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Consumers Union lambastes mad cow program

Consumers Union has asked the U.S. government to come clean about its testing program for mad cow disease, in the wake of the discovery last week that a third animal has tested positive in a preliminary examination for bovine spongiform encephalopathy. "This animal poses no threat to our food supply because it did not enter the human food or animal feed chains," said USDA Chief Veterinary Medical Officer John Clifford in a public statement. But that single episode is not what concerns Consumers Union, a nonprofit consumer advocacy group based in Yonkers, N.Y. "The government keeps telling Americans that they can trust that their beef is safe from mad cow," said Michael Hansen, Ph.D., senior scientist with CU. "Yet, since the agency has so far failed to publicly disclose any information whatsoever about the details of the program, it makes us wonder how meaningful their search for the disease is at all."

In a letter to USDA Secretary Mike Johanns, Hansen wrote, "We are concerned about the meaningfulness, credibility and lack of transparency of the expanded BSE Surveillance Program." Hansen cited the fear that "sampled brains may not be a proper geographical sample of the high-risk population, and that the highest-risk brains may not be included." He also stressed that the voluntary nature of the program rendered it invalid.

Specifically, Hansen noted that animals that show neurological problems are first tested for rabies. If the rabies test is negative, the animals should be highly suspect for BSE infection and summarily tested. "Only a small percentage [16 percent] of rabies-suspect, rabies-negative cattle were actually tested for BSE" between 1990 and 2004, according to a November 2004 report that Hansen cited from the Office of Inspector General on the first phase of the BSE surveillance program. USDA has not released any data from the expanded program (begun June 1, 2004) regarding the number of rabies-negative cattle tested for BSE. In addition, among 162 cattle that were destroyed because of central nervous system symptoms, only 24 percent were tested for BSE, according to the OIG report. CU also noted that not all aged dairy cows—another high-risk group—were tested. CU has asked the government to release data on how many high-risk animals have been tested for BSE under the expanded program.

"As of July 1, APHIS didn't have any plan. They said that all of [the rabies-negative cattle] should be tested, but they also said that when the program started in 1990," said Hansen. APHIS is the Animal and Plant Health Inspection Service of the USDA. "If they couldn't do it in the first 14 years, how could they [now] turn it around so quickly?"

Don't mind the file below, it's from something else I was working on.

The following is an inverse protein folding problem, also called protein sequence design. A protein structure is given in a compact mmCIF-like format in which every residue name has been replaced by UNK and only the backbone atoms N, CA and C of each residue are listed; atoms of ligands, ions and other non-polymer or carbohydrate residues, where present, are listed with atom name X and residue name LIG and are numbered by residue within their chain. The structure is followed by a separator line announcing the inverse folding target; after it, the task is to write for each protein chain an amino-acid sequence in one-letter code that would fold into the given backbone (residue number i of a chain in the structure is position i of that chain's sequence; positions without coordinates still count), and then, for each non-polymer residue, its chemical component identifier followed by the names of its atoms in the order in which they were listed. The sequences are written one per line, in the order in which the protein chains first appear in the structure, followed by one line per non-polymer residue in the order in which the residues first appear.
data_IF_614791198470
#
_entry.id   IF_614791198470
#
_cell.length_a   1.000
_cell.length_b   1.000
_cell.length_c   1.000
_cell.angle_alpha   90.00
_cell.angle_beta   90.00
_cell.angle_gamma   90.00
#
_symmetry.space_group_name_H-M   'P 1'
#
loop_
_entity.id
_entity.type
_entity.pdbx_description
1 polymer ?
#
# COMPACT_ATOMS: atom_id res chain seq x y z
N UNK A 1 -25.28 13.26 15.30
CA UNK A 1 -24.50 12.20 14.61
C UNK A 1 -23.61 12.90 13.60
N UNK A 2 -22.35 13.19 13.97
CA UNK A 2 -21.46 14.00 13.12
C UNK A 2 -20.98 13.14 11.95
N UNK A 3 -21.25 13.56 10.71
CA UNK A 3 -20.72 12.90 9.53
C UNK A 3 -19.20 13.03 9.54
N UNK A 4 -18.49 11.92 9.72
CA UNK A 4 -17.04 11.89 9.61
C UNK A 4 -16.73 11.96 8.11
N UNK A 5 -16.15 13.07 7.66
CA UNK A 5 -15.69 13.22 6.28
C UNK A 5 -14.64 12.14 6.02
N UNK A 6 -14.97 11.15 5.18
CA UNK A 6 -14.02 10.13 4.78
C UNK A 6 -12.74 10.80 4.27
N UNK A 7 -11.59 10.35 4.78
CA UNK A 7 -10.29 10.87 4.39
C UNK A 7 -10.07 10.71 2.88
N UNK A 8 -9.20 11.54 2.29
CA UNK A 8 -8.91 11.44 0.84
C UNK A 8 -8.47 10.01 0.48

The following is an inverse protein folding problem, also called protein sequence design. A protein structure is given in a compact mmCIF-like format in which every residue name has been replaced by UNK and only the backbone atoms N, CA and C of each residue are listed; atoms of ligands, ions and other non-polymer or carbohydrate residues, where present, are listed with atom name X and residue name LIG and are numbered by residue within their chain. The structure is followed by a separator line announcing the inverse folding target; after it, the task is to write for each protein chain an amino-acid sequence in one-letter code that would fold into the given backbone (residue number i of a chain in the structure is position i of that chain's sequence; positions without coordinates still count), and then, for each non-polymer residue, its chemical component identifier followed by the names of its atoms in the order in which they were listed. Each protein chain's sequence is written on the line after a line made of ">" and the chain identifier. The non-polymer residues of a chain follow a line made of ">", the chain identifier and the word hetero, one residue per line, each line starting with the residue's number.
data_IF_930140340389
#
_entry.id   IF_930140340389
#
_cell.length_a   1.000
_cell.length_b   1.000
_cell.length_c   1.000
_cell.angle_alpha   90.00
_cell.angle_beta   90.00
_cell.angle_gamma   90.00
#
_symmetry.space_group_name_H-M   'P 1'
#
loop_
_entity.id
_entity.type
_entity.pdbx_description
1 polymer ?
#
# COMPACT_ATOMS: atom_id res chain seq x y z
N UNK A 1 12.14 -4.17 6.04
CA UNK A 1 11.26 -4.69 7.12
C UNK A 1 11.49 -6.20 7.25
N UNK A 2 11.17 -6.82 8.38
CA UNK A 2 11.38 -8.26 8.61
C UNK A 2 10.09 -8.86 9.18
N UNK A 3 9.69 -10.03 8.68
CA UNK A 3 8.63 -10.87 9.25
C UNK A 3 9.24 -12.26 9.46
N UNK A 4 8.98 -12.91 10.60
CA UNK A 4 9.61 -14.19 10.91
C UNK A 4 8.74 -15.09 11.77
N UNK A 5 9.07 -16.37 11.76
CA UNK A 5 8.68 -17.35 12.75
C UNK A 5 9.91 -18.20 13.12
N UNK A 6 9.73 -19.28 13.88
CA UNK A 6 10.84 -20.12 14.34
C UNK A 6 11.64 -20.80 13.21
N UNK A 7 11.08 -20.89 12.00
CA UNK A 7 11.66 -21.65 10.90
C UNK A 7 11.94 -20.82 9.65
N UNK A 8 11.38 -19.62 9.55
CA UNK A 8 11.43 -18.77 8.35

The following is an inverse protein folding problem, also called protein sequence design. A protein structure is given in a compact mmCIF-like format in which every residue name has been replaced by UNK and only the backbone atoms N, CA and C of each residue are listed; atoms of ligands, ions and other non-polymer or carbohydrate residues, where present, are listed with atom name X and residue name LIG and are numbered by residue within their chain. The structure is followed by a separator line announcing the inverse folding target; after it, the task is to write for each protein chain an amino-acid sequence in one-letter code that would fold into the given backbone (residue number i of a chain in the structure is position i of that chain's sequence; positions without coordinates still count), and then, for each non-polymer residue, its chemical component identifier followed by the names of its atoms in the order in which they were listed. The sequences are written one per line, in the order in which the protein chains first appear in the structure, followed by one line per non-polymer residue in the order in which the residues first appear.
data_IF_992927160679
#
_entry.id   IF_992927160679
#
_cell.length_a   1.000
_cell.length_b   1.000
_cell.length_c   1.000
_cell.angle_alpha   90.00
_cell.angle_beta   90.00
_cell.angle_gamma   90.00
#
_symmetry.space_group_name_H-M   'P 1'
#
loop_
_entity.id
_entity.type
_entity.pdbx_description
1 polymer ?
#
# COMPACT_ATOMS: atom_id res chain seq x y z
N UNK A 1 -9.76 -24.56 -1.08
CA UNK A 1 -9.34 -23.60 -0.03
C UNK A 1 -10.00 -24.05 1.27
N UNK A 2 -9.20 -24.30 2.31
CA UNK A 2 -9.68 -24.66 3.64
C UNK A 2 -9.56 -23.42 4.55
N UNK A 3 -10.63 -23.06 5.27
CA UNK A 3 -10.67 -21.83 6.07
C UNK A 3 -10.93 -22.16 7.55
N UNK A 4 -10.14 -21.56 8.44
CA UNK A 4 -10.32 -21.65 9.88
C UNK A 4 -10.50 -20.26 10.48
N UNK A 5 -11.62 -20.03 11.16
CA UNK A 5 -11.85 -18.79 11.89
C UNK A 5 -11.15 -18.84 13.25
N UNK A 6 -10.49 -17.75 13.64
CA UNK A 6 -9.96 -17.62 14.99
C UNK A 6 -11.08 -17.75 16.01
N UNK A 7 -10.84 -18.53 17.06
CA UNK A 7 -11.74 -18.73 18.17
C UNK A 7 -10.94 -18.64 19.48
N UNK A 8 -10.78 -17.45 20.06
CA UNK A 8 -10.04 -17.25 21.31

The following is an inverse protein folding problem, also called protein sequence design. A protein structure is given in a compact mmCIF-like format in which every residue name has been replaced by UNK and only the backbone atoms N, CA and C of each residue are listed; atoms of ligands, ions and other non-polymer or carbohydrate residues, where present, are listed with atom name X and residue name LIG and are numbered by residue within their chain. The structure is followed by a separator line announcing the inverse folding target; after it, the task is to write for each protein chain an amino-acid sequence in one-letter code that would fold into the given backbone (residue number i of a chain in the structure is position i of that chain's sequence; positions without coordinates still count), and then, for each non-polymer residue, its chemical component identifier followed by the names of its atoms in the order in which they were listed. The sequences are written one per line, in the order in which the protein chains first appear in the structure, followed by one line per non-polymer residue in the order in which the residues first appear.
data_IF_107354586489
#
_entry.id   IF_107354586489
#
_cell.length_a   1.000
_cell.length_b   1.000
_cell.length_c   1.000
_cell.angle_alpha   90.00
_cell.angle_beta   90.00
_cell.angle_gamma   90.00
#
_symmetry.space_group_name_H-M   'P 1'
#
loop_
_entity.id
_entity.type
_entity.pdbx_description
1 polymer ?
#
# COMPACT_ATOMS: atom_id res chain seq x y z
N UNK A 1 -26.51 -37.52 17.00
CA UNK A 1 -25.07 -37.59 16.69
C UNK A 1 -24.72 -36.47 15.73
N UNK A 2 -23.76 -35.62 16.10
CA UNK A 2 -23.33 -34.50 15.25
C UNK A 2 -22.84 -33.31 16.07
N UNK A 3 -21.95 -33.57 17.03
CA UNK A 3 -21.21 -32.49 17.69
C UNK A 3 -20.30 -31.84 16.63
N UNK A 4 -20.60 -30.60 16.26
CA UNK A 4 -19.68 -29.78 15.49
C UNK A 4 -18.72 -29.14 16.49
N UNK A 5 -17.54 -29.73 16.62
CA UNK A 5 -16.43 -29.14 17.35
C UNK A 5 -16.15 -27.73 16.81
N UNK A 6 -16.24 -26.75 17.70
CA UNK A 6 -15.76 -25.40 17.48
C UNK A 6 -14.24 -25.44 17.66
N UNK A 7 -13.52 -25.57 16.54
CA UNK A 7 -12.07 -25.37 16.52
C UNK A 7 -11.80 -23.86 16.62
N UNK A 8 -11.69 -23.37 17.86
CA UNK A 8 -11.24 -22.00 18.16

A USDA spokesman said the agency tests high-risk cattle in large numbers. "We estimated the cattle population for high risk to be 450,000 to 460,000 and we've tested more than 420,000, and we're still testing," he said. "We're not doing 100 percent testing—we never said we were, and it has nothing to do with food-safety protocols." Those regimens include a ban on downer animals, removal of specific risk materials and the prohibition of certain slaughter techniques.

Another problem that the OIG observed—and that Hansen noted in his letter to Johanns—is that when cows die on the farm, producers may be reluctant to submit tissue samples for testing. If it tests positive, he said, the rest of the herd may be slaughtered. Others, however, have "the motivation to mischaracterize low risk carcasses as 'high risk' since only the latter may qualify for reimbursement," the OIG report said. Producers get $100 for each brain they submit for testing, regardless of the results. "These inherent problems can lead to an understatement of the projected maximum BSE prevalence rates for truly high-risk cattle and a reduced chance of detecting BSE, if it exists," the report concluded.

"We've said from the very beginning that there were probably more cases out there," the USDA spokesman said, "but the food-safety protocols are there to protect the food supply. ... Even if there were no testing, the food-safety protocols would still be there." He noted that most of the animals slaughtered in the United States are younger than 20 months. "The younger the animal, the more likely you?ll get false negatives. ... Having something stamped 'BSE-free' doesn't really mean anything."

Hansen said that while he has not received any formal response from Johanns, the OIG would be looking into the concerns CU outlined, with a new report coming out perhaps as early as this fall.

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